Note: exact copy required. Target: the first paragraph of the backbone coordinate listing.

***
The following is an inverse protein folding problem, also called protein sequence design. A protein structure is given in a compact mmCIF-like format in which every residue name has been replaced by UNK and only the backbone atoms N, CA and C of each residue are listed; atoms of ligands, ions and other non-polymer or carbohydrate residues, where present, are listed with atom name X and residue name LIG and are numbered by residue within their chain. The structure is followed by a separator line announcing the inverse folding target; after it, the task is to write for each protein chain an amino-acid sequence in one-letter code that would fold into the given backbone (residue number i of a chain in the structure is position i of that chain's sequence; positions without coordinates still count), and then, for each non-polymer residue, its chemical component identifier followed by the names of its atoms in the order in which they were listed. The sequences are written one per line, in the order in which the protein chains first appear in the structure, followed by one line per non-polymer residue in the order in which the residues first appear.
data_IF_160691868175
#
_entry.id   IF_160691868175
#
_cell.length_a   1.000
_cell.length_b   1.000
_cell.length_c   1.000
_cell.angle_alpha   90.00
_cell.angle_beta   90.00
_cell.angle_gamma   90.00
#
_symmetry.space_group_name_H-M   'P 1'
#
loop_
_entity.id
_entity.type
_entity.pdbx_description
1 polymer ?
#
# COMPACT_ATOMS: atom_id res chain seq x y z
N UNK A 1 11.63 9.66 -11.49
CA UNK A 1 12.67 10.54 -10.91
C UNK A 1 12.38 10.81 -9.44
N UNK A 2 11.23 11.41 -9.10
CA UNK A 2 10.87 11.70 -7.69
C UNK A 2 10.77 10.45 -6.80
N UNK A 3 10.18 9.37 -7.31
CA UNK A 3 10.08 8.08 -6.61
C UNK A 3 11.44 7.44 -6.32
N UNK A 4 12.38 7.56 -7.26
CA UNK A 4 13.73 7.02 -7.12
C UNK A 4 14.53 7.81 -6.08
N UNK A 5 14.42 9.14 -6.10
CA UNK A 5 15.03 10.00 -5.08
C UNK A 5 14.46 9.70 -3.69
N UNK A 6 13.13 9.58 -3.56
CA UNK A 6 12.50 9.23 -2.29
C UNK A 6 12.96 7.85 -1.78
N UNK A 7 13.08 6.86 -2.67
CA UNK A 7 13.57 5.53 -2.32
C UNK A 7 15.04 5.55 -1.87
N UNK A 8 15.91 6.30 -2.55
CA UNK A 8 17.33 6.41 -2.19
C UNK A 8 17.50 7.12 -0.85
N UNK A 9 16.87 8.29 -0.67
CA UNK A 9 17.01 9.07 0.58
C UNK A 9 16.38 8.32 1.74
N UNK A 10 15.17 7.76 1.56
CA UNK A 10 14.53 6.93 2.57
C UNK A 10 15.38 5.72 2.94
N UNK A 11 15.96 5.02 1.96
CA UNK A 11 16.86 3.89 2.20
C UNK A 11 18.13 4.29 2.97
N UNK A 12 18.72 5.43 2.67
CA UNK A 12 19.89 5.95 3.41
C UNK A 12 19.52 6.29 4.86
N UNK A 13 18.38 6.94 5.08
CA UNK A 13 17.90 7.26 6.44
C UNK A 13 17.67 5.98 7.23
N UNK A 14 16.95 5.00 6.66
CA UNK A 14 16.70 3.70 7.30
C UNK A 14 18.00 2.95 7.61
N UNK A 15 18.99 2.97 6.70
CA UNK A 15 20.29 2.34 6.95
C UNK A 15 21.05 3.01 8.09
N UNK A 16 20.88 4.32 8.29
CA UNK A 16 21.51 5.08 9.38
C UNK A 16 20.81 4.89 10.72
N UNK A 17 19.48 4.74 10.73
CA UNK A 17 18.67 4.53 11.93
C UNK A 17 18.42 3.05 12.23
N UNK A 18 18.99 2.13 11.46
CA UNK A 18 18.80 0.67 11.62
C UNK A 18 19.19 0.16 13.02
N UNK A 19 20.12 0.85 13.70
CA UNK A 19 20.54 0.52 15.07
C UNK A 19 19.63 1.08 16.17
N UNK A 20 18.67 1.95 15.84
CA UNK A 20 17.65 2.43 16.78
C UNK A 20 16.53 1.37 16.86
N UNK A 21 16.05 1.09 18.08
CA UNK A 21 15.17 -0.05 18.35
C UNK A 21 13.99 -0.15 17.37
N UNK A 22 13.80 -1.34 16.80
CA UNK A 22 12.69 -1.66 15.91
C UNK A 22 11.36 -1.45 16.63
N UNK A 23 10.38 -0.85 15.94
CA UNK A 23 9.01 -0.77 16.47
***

The following is an inverse protein folding problem, also called protein sequence design. A protein structure is given in a compact mmCIF-like format in which every residue name has been replaced by UNK and only the backbone atoms N, CA and C of each residue are listed; atoms of ligands, ions and other non-polymer or carbohydrate residues, where present, are listed with atom name X and residue name LIG and are numbered by residue within their chain. The structure is followed by a separator line announcing the inverse folding target; after it, the task is to write for each protein chain an amino-acid sequence in one-letter code that would fold into the given backbone (residue number i of a chain in the structure is position i of that chain's sequence; positions without coordinates still count), and then, for each non-polymer residue, its chemical component identifier followed by the names of its atoms in the order in which they were listed. The sequences are written one per line, in the order in which the protein chains first appear in the structure, followed by one line per non-polymer residue in the order in which the residues first appear.